• 45% of people with bulimia recover after treatment, and the highest recovery rate happens between 4 and 9 years after treatment has started (Steinhausen et al., 2009).
  • Around 22.5% of people with bulimia develop another eating disorder during their recovery (Steinhausen et al., 2009). This means that while a person recovers from bulimia they may develop another eating disorder.
  • 23% of people struggle with bulimia chronically, requiring long-term treatment interventions (Steinhausen et al., 2009).

At Monte Nido & Affiliates, our clients with bulimia experience over

  • 75% improvement on all of our measurements after 6 months of treatment.
  • 92% of clients reported reduced eating disorder symptoms on the Eating Disorder Examination Questionnaire
  • 84% of clients reported reduced eating disorder symptoms on the Eating Disorder Inventory self-report
  • 83% of clients reported improvement in their quality of life
  • 88% of clients reported improvements in depression
  • Over 75% of clients reported reduced anxiety
  • 81% of bulimia clients with PTSD at time of admission reported improvement in their trauma symptoms.

You are not alone. We’re here to help.

One of the best ways to improve treatment outcomes is to start treatment early. If you are concerned that you, or a loved one, may have an eating disorder, we are here to help.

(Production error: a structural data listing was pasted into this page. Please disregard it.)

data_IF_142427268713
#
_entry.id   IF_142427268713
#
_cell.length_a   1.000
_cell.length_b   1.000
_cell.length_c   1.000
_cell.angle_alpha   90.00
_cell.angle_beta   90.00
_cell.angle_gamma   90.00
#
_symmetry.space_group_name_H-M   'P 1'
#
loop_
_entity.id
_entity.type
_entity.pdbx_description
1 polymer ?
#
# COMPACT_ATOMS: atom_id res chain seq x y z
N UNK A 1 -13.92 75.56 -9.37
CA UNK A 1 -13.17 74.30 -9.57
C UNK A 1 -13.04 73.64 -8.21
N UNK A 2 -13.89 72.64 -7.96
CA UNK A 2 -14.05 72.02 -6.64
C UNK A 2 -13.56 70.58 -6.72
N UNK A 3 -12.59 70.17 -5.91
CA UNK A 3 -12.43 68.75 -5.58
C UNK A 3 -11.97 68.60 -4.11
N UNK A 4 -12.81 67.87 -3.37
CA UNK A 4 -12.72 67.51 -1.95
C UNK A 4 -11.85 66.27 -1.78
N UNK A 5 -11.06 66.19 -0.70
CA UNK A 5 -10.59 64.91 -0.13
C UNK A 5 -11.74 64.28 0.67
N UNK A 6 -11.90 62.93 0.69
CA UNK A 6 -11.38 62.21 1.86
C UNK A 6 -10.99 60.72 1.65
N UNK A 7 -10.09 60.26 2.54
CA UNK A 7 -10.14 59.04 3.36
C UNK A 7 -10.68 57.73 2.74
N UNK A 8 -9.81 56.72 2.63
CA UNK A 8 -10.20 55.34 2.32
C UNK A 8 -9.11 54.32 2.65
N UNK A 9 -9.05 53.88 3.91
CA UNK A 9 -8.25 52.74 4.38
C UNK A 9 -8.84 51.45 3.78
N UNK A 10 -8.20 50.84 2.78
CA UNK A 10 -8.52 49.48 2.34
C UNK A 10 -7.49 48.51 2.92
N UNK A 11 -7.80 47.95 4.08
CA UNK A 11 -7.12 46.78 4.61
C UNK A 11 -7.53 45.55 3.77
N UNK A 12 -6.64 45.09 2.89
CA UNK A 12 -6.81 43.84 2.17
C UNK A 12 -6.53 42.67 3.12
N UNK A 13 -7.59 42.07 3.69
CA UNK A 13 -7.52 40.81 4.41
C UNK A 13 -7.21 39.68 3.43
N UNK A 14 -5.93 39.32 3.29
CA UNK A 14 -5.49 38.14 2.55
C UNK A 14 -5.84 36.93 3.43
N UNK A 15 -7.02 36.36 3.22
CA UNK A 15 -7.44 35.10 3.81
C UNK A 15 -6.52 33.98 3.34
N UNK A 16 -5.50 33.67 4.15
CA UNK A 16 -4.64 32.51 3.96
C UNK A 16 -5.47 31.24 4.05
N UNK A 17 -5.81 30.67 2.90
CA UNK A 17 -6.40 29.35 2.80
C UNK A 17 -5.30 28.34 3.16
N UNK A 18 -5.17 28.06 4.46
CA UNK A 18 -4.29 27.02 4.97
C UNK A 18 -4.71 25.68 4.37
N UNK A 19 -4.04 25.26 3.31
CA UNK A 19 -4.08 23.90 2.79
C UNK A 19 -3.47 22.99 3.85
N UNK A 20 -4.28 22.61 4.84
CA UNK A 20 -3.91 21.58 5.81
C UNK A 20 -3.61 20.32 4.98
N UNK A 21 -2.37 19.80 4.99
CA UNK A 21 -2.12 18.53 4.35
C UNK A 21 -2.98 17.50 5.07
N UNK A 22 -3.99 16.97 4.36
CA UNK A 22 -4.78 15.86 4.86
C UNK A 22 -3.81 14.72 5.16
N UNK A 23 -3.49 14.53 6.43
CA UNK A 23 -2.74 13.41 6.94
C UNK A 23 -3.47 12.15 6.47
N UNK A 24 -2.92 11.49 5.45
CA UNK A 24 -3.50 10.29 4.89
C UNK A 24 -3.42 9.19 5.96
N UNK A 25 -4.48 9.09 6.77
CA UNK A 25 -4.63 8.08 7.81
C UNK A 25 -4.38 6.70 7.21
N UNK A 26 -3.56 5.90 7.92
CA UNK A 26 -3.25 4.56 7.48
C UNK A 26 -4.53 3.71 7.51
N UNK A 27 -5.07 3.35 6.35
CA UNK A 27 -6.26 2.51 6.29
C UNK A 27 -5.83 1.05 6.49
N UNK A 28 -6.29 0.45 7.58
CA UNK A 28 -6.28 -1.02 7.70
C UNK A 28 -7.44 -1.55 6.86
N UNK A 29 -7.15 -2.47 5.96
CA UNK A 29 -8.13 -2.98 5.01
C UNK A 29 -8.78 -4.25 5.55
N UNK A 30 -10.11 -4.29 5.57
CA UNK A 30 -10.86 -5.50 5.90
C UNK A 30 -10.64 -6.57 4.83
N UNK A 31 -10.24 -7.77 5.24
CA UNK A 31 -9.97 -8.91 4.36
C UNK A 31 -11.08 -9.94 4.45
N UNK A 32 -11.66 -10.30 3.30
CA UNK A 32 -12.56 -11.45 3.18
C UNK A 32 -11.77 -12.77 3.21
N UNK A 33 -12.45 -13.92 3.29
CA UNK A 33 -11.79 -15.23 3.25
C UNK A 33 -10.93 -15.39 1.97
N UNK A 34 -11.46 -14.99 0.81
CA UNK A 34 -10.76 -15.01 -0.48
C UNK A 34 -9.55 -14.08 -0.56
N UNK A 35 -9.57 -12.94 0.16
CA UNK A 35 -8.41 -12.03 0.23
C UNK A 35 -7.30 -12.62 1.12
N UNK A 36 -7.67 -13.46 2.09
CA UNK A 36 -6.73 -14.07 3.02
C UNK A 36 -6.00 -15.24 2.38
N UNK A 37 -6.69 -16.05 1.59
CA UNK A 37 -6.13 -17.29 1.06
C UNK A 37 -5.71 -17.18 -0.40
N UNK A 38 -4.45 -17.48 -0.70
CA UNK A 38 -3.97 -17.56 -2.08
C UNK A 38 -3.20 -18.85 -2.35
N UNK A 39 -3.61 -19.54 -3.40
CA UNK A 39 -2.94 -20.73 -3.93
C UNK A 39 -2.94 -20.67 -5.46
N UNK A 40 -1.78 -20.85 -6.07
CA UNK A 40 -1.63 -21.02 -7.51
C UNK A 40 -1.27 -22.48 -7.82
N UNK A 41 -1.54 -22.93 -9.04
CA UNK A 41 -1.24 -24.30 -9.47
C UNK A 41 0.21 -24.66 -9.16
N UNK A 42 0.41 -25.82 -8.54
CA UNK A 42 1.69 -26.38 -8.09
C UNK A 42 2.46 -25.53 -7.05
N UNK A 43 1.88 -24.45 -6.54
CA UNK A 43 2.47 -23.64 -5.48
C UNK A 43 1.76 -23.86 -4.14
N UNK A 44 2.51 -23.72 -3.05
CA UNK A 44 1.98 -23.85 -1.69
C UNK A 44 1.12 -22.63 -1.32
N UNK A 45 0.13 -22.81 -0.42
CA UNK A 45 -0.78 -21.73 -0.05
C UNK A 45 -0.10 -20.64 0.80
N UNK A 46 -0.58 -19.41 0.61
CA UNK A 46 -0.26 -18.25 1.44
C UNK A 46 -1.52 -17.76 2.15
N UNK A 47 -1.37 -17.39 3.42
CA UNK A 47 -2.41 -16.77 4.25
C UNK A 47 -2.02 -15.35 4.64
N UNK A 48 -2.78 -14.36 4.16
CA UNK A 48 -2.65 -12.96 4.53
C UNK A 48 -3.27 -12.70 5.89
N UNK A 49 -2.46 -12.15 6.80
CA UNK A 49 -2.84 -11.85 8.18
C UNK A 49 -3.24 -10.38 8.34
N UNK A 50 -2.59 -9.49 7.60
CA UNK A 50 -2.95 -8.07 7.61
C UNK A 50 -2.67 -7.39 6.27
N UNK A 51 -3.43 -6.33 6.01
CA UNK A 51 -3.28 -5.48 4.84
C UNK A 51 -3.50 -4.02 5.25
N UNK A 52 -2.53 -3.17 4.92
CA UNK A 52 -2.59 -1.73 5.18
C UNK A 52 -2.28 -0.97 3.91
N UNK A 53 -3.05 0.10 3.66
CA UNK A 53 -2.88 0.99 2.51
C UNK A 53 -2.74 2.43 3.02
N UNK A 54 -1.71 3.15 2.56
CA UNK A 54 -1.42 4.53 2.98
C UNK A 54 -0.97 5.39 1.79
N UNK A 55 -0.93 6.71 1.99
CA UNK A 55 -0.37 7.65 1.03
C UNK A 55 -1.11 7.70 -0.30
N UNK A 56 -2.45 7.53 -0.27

Please reach out or email to connect with a member of our Admissions Team. Begin your journey to recovery today.


Nagata JM, Ganson KT, Austin SB. Emerging trends in eating disorders among sexual and gender minorities. Curr Opin Psychiatry. 2020 Nov;33(6):562-567. doi: 10.1097/YCO.0000000000000645. PMID: 32858597; PMCID: PMC8060208.

Steinhausen HC, Weber S. The outcome of bulimia nervosa: findings from one-quarter century of research. Am J Psychiatry. 2009 Dec;166(12):1331-41. doi: 10.1176/appi.ajp.2009.09040582. Epub 2009 Nov 2. PMID: 19884225.

van Eeden AE, van Hoeken D, Hoek HW. Incidence, prevalence and mortality of anorexia nervosa and bulimia nervosa. Curr Opin Psychiatry. 2021 Nov 1;34(6):515-524. doi: 10.1097/YCO.0000000000000739. PMID: 34419970; PMCID: PMC8500372.